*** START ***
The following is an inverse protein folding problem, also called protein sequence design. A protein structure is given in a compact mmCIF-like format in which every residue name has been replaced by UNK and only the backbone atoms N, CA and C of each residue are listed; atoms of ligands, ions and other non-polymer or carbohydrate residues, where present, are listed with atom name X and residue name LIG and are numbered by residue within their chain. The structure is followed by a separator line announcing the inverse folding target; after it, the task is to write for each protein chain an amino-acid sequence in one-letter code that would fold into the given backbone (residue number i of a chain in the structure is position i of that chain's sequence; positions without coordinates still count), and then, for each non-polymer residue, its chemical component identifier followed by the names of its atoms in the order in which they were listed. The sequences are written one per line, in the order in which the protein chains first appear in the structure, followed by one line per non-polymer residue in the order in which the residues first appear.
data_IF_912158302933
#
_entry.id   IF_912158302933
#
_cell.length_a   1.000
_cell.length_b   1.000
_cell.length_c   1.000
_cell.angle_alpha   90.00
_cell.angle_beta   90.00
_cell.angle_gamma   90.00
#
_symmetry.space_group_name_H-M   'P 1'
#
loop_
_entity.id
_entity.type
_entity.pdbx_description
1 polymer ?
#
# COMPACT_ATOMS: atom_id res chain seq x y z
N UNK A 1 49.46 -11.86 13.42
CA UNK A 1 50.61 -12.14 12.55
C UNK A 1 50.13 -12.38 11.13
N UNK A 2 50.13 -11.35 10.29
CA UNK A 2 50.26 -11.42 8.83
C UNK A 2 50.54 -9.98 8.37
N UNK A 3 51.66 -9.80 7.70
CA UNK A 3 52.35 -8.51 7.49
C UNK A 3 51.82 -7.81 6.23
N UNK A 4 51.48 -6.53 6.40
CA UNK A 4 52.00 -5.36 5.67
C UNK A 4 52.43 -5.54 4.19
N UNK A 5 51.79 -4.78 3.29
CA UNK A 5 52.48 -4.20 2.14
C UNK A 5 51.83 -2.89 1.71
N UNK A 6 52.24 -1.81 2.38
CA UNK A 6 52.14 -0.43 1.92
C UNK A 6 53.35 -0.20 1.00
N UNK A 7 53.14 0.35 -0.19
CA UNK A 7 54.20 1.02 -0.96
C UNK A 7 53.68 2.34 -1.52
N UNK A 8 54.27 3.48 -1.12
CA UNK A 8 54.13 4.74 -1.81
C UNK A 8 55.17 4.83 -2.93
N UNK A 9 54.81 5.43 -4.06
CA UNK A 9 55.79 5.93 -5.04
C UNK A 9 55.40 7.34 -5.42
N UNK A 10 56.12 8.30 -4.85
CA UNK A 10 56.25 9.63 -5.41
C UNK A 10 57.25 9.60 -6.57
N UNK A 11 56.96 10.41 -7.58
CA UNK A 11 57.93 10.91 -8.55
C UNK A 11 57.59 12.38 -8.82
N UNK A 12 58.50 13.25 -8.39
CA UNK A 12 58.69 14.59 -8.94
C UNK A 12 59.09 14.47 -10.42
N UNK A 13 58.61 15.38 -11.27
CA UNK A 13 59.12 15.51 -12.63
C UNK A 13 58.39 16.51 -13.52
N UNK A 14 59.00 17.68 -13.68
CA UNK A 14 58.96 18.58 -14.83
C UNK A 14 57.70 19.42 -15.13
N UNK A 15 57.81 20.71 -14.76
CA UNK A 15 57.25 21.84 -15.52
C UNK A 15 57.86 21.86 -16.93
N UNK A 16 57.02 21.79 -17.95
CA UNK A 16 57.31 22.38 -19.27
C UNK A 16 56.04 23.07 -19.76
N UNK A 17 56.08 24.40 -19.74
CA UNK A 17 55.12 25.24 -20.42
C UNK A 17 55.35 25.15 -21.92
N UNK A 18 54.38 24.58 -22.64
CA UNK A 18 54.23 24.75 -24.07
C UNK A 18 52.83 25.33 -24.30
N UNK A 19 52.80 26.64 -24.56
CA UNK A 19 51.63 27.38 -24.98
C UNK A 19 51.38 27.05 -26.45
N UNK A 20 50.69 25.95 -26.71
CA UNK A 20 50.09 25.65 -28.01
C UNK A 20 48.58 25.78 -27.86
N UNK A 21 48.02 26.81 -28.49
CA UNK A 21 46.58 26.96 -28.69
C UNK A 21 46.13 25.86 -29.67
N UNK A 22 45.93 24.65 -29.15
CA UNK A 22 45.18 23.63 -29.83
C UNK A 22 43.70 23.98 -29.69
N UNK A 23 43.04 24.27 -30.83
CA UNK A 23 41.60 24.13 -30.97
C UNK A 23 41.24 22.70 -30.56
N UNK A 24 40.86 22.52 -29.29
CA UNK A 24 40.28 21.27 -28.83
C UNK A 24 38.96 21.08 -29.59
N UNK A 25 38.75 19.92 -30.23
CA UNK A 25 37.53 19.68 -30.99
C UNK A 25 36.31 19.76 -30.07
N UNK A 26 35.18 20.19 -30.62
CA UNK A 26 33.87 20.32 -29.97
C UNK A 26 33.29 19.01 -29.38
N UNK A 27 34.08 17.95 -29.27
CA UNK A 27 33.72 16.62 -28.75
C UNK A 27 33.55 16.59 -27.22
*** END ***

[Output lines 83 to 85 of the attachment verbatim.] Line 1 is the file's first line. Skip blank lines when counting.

CA UNK A 21 46.58 26.96 -28.69
C UNK A 21 46.13 25.86 -29.67
N UNK A 22 45.93 24.65 -29.15